Bloomberg reports on the soaring prices of gold and silver; both are hitting all-time highs. What’s going on? Earthquake and tsunami in Japan, war in Libya, and the persistent debt crisis in Europe are prompting a flight to safety.
The Times reports on Google’s attempt to quantify the elements that define a great boss. The result that probably surprised them more than it would non-techies: It’s not about technical skill.
What’s the economic fallout from the crisis in Japan? Barron’s says it’s a great time to buy Japanese stocks, but on SeekingAlpha, a blogger named Rougemont couldn’t disagree more. And Pimco’s Mohamed El-Erian argues that there’s no economic silver lining whatsoever emerging from the Japan tragedy — this is far worse than the 1995 Kobe earthquake.
Back in the U.S., the housing market is dead, claims Marketwatch’s Rex Nutting—but it’s “just too small to do any real damage to the economy any more.” The Times’ Floyd Norris agrees that new home sales are dead — and points out a new phenomenon: “a complete disconnect between sales rates of new and existing homes.” The Economist, meanwhile, looks at Las Vegas — the “foreclosure capital of America”—and sees widespread ripple effects.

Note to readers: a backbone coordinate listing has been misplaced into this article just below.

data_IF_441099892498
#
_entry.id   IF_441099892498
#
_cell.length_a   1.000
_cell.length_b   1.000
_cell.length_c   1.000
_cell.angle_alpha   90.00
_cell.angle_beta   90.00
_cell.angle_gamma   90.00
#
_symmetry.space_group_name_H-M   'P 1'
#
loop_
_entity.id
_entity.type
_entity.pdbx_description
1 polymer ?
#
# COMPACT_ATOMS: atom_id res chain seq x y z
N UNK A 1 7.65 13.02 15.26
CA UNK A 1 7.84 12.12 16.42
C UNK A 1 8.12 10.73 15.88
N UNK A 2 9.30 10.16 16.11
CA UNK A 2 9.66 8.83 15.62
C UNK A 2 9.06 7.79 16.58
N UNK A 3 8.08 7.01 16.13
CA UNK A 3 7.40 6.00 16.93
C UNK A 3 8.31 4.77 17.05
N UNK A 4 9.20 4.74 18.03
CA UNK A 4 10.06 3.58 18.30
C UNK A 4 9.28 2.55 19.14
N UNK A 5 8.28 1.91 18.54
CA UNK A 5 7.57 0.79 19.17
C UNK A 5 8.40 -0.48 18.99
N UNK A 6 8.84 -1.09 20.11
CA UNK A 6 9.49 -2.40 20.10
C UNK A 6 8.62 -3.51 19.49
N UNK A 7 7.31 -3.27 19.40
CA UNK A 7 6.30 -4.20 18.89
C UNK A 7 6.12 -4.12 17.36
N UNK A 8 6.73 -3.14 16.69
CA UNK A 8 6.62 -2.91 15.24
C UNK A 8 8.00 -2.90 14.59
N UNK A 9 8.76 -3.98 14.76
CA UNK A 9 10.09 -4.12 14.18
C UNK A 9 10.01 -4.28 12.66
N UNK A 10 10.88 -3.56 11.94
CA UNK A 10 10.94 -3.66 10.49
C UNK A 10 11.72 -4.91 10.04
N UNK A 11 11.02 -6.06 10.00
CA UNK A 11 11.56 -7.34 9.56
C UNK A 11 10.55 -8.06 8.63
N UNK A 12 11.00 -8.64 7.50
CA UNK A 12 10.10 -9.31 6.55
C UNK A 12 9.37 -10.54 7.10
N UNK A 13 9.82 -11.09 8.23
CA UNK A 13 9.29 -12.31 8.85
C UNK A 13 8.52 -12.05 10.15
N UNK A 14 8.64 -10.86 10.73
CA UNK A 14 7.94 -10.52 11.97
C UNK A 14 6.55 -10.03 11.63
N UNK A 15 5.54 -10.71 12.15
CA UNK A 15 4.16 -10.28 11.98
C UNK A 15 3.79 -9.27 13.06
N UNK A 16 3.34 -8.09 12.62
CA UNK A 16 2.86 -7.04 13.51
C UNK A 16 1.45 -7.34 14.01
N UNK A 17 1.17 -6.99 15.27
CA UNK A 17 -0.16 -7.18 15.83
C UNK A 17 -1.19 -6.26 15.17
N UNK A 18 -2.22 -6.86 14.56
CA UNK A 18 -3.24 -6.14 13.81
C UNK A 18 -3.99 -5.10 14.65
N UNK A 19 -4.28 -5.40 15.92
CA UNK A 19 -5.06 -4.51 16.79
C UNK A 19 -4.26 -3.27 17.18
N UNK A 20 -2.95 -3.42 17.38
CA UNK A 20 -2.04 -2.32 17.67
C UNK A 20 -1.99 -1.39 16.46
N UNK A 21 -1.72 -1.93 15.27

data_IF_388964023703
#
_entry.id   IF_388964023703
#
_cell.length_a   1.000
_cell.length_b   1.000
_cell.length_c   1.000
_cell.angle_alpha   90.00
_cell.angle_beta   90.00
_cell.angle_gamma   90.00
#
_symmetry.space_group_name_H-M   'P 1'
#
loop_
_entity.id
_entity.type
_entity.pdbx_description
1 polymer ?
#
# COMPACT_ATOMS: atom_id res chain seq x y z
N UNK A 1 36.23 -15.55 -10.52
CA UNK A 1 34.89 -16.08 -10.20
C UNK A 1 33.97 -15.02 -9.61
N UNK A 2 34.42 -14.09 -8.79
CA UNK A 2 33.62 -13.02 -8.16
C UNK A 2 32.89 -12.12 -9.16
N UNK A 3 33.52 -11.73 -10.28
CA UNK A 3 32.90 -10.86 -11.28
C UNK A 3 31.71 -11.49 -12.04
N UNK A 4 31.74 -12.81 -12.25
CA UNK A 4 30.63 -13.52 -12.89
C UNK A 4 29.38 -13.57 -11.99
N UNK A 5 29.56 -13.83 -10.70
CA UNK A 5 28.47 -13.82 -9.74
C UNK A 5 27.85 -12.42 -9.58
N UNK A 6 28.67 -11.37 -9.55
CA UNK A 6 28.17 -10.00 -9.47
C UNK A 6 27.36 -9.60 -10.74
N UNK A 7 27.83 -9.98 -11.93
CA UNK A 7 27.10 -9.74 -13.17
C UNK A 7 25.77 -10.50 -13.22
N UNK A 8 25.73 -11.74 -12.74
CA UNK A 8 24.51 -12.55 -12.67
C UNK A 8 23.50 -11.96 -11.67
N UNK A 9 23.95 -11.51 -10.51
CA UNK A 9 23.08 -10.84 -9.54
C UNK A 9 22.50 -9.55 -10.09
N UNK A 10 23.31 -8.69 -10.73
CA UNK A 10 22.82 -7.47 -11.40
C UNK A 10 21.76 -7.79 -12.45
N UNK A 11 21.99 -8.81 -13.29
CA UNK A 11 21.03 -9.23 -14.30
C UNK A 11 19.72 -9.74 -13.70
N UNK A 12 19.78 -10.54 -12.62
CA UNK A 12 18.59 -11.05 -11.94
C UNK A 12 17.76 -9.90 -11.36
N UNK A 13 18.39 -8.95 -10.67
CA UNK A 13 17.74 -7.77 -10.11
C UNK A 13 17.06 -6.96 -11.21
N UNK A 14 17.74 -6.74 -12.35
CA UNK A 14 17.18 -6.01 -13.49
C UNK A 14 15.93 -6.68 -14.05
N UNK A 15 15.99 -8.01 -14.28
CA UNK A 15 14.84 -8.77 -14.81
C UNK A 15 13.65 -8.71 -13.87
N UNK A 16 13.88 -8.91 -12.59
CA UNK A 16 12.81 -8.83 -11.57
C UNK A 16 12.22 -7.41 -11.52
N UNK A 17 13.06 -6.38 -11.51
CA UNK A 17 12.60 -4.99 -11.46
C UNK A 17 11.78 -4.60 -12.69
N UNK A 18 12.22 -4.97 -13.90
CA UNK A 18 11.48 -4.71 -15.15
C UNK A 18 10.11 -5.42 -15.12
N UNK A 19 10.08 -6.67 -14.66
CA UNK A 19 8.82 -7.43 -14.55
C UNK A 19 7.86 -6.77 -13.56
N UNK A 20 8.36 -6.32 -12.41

A Harris poll reports that 25% of Baby Boomers have no retirement savings whatsoever; for Gen Xers, aged 34-45, that figure is 32%. The Times reports on how late savers can start to catch up.
Mashable reports that one event company compared the revenue-generating efficacy of Facebook “likes” to Tweeter tweets — and Facebook was the clear winner. Meanwhile, David Leonhardt, in his new “Top Down” blog, reports on the 10 most influential people on Twitter. The answers aren’t what you’d think.